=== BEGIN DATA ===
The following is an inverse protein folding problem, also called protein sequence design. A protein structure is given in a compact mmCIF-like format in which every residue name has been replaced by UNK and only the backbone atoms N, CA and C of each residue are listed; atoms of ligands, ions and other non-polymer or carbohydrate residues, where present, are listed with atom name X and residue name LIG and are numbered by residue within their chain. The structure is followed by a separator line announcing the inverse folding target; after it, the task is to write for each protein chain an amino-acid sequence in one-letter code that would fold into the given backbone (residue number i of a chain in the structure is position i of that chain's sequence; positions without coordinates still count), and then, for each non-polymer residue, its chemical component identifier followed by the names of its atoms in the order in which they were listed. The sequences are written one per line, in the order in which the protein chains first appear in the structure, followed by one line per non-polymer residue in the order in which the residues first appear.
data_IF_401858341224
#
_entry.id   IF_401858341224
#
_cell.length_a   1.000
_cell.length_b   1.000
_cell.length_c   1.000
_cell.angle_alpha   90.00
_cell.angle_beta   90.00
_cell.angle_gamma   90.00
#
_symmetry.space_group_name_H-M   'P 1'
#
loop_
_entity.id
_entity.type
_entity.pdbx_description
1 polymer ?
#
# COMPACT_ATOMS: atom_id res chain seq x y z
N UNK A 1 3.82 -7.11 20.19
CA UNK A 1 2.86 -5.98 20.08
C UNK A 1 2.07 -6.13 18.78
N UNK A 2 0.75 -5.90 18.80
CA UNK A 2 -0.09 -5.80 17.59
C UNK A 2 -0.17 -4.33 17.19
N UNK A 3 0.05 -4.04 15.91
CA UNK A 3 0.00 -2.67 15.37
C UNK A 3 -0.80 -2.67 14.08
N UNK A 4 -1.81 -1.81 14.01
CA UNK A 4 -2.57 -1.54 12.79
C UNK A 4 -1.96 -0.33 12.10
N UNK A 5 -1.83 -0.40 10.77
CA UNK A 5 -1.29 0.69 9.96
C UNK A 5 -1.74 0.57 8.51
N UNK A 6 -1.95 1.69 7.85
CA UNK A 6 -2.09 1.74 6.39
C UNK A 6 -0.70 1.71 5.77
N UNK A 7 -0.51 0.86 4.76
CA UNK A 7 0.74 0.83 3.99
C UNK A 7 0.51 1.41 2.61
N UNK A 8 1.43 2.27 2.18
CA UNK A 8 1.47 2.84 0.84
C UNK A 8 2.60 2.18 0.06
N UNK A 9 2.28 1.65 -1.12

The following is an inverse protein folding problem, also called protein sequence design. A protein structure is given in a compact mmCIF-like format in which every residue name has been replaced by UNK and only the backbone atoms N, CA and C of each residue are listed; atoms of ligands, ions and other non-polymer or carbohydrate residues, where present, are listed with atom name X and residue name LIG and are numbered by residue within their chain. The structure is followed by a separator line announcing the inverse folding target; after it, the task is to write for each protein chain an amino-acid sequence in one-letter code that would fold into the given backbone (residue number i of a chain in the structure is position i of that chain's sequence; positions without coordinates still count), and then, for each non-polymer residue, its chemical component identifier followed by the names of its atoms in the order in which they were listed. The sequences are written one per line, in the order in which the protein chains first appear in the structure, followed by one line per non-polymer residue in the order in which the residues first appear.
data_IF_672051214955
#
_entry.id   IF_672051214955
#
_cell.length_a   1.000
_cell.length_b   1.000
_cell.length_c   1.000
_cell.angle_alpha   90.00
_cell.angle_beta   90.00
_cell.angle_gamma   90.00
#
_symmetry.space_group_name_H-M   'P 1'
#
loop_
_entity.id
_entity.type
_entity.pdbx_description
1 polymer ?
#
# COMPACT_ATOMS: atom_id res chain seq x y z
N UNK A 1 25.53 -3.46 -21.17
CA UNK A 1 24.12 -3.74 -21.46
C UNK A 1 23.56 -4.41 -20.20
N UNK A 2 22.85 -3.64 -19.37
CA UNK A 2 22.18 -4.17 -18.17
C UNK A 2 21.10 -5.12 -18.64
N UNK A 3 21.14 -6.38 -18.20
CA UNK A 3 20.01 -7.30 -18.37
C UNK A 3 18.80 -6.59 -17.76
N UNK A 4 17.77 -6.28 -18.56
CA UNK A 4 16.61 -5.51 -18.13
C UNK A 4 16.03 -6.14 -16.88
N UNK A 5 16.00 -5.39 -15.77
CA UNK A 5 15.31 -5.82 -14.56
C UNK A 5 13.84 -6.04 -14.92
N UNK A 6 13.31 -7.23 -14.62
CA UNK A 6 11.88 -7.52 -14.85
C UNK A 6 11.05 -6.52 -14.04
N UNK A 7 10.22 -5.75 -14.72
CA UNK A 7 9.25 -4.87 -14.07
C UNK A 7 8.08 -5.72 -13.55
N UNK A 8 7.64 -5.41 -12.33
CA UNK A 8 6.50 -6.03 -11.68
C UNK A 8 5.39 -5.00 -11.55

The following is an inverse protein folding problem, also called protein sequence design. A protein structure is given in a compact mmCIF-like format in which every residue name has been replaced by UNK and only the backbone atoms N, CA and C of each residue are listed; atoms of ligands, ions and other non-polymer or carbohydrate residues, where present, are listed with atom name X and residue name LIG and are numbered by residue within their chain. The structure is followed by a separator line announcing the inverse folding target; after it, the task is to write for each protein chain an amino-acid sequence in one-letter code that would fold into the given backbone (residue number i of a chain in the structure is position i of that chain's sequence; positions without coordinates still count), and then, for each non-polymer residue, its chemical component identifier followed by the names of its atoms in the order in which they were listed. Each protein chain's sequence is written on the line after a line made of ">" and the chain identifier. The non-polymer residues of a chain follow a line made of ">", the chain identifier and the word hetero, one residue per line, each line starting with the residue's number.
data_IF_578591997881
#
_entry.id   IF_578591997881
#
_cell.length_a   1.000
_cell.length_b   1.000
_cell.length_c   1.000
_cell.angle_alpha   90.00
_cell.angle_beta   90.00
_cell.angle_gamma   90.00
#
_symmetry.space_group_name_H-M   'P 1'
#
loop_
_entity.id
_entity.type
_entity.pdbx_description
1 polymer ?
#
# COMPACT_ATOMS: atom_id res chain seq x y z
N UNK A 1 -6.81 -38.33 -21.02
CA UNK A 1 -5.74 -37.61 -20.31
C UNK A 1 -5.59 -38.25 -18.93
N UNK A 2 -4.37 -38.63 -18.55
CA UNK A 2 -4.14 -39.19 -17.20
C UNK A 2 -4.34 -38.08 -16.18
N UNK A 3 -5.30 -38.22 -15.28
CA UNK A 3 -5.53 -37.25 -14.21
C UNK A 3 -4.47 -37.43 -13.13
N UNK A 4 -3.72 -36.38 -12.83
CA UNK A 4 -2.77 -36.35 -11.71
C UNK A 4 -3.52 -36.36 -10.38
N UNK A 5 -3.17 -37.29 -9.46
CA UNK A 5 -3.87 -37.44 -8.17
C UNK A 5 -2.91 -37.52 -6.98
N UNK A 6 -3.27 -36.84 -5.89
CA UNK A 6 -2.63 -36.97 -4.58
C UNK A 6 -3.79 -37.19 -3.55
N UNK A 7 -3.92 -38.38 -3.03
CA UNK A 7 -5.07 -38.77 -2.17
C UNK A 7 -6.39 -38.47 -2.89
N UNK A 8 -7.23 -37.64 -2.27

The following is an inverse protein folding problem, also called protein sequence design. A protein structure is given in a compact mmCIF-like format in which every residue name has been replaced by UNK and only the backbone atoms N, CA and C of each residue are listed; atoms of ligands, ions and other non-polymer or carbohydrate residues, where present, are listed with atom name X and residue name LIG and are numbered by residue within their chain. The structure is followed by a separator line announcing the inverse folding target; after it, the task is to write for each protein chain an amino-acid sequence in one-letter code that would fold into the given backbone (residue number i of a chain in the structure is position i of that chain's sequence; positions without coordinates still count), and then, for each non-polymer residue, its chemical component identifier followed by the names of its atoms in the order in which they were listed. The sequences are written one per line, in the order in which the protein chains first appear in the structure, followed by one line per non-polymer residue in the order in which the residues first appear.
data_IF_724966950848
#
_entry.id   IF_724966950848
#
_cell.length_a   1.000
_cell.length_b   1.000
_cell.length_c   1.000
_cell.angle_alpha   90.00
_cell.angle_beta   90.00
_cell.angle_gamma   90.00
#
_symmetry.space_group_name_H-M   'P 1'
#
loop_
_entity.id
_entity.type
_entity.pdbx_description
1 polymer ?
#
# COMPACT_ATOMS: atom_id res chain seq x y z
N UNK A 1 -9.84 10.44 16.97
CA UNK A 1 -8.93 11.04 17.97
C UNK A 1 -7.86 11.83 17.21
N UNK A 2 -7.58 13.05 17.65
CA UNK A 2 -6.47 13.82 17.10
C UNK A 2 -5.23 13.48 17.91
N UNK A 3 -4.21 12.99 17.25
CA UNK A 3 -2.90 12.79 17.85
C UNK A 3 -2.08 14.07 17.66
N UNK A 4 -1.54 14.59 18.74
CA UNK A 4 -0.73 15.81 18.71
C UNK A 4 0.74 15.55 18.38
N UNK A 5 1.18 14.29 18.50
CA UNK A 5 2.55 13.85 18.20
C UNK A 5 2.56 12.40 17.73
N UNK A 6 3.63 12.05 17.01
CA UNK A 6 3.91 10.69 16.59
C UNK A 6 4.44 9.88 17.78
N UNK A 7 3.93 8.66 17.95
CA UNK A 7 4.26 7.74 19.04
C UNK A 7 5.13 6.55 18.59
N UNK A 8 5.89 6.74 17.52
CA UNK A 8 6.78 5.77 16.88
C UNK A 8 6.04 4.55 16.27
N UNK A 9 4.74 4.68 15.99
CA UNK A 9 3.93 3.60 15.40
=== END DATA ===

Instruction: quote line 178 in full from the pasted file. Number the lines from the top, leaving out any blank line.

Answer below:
CA UNK A 8 6.78 5.77 16.88